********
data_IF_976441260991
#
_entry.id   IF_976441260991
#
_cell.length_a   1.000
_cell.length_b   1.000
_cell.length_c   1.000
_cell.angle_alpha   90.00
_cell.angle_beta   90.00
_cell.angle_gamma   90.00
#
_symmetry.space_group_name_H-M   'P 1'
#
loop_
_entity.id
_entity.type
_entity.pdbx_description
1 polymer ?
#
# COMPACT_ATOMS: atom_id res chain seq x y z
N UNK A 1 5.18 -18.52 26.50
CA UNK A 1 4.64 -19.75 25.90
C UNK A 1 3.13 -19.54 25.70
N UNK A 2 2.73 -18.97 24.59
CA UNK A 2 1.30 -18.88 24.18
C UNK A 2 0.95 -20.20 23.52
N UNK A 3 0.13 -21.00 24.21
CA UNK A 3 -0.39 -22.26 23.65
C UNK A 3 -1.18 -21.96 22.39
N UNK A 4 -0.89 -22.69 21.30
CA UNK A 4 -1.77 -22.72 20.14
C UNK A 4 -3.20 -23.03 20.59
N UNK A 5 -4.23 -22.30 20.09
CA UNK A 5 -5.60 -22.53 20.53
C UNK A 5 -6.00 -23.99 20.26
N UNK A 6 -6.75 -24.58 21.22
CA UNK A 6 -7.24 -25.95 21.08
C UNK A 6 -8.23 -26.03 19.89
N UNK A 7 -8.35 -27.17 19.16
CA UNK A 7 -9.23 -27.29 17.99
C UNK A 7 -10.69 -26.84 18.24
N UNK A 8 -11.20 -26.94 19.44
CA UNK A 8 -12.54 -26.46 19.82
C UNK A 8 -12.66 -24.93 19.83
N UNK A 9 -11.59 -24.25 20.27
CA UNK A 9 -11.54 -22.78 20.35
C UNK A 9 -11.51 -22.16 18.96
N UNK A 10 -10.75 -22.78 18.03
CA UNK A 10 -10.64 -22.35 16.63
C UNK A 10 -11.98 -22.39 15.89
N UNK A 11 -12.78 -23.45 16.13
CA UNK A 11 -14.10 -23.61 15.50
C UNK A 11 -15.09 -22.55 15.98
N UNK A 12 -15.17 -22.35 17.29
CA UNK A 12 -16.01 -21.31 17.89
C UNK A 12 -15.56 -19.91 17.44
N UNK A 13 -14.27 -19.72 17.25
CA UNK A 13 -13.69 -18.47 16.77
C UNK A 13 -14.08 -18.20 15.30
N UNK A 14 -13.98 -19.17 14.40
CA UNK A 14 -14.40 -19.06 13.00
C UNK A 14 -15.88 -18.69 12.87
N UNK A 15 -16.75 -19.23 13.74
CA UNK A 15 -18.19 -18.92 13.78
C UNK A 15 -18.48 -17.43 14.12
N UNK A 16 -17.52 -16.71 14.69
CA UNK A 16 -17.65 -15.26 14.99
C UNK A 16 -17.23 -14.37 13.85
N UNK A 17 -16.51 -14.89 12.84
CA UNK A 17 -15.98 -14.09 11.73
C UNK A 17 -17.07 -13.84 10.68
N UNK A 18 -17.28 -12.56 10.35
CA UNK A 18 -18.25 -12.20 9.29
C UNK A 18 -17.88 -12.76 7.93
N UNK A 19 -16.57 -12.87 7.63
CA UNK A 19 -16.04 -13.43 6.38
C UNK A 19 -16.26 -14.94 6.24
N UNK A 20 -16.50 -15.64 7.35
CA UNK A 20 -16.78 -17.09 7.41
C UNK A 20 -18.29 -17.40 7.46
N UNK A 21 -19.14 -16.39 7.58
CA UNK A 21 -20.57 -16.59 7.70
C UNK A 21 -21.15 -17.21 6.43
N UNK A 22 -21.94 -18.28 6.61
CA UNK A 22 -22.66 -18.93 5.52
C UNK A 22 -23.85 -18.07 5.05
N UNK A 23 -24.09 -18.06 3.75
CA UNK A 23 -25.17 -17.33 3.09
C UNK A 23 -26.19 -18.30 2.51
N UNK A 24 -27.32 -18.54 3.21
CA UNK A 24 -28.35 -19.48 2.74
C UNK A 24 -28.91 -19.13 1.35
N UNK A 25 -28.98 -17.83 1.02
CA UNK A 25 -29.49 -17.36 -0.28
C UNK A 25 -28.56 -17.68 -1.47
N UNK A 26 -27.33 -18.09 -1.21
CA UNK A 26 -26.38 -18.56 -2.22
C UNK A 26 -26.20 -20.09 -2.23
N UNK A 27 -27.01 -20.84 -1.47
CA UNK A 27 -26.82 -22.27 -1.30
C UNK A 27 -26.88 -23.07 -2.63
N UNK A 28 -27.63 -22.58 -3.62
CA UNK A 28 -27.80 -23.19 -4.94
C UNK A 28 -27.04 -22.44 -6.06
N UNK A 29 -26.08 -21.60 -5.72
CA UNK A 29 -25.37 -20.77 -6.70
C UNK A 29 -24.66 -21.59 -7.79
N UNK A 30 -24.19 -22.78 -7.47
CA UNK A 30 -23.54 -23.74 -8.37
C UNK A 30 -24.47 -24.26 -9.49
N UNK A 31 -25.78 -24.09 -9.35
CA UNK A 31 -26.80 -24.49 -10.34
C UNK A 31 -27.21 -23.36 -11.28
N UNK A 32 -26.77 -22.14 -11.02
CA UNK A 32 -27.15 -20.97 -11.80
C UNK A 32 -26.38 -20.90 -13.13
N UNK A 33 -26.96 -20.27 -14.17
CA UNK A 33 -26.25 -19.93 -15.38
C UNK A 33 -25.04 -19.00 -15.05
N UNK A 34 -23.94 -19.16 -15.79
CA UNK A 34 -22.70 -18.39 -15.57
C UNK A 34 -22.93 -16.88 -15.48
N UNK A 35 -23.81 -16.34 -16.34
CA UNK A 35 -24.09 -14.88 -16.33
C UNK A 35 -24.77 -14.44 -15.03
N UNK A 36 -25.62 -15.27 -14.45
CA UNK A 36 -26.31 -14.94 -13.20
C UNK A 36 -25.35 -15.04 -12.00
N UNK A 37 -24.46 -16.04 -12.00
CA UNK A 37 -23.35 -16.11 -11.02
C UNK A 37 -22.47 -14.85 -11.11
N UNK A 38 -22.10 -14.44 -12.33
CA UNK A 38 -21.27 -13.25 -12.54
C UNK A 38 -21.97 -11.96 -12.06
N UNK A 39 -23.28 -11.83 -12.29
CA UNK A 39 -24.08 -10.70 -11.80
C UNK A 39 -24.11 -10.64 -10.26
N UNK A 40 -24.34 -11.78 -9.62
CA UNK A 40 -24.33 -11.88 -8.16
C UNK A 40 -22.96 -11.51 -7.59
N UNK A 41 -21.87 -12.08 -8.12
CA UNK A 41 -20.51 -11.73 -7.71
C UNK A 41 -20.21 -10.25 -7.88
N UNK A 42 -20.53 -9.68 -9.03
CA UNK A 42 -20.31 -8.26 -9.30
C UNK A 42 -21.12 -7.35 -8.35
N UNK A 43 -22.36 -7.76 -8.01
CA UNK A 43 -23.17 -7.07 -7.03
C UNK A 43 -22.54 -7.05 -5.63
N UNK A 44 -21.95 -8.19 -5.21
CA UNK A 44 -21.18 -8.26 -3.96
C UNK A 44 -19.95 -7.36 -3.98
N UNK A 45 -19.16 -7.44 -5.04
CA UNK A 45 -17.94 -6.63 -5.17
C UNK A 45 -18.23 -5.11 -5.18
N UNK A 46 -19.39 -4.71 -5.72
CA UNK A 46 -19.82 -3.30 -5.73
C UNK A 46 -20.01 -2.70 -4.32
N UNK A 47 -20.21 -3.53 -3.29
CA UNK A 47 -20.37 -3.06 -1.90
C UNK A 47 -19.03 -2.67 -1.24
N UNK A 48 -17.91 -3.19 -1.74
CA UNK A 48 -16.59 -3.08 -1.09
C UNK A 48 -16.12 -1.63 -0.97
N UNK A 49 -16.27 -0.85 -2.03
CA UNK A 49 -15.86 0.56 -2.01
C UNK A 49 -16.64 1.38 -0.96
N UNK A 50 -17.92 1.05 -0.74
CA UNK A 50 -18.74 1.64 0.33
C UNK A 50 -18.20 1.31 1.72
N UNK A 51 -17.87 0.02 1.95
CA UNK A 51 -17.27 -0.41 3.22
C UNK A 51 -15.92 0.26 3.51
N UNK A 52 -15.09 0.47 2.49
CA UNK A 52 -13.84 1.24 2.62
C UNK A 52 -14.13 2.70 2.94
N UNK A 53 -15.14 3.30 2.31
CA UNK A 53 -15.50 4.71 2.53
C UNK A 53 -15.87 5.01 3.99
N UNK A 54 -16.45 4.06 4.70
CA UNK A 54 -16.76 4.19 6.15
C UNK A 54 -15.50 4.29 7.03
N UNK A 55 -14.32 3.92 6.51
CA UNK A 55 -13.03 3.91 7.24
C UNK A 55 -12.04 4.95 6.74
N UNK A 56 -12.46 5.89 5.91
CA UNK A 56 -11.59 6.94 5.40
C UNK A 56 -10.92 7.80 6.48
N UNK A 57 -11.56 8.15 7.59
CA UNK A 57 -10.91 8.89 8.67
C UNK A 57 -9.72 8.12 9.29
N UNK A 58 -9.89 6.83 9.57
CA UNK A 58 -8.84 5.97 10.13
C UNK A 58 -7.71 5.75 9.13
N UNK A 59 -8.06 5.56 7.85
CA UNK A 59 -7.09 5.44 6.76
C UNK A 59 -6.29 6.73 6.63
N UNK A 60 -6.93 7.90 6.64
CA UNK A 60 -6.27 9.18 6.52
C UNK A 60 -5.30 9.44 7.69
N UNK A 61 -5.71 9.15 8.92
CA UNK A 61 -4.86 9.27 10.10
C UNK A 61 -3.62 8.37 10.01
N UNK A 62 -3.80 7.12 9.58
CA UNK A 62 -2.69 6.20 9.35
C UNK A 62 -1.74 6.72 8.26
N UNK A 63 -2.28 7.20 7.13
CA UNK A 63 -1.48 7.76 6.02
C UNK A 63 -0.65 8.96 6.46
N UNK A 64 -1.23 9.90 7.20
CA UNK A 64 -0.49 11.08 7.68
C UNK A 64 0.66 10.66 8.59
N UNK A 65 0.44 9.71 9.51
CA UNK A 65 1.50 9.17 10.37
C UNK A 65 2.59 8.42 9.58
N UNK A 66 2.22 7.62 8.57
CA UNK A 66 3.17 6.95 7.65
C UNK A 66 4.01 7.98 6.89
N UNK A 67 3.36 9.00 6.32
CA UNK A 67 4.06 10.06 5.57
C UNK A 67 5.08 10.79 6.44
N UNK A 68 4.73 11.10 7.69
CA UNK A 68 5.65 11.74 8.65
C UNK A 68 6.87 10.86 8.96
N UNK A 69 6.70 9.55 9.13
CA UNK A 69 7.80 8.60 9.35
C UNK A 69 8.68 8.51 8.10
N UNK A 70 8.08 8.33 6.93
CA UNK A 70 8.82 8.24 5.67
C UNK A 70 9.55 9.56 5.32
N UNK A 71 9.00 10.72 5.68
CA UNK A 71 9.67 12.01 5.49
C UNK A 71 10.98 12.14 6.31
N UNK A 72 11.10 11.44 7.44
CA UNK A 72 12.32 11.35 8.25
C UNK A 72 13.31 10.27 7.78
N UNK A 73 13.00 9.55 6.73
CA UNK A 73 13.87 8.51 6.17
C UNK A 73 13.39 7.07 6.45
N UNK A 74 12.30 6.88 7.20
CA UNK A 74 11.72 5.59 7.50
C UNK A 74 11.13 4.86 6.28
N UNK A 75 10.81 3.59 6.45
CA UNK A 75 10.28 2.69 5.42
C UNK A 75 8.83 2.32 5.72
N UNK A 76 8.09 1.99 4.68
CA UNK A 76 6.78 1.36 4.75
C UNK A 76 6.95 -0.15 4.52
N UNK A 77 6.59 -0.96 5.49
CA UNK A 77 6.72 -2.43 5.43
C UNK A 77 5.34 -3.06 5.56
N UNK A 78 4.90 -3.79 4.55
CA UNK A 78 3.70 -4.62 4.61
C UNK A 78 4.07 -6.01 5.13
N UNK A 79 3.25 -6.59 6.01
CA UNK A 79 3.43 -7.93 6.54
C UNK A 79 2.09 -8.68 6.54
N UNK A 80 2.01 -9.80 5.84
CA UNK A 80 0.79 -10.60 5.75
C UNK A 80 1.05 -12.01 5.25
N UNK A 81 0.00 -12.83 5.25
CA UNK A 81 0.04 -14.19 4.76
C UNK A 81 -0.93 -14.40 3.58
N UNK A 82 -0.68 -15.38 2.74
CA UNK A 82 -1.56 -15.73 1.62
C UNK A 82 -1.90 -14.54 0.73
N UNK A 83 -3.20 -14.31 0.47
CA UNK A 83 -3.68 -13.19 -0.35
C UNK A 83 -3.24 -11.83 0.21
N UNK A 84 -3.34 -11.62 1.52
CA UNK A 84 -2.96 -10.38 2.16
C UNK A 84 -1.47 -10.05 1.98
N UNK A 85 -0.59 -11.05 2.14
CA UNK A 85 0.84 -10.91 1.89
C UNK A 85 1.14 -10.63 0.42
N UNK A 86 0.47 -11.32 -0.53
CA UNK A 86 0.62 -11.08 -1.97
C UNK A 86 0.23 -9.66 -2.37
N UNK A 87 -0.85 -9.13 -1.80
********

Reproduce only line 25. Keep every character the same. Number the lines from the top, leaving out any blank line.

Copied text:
CA UNK A 2 1.30 -18.88 24.18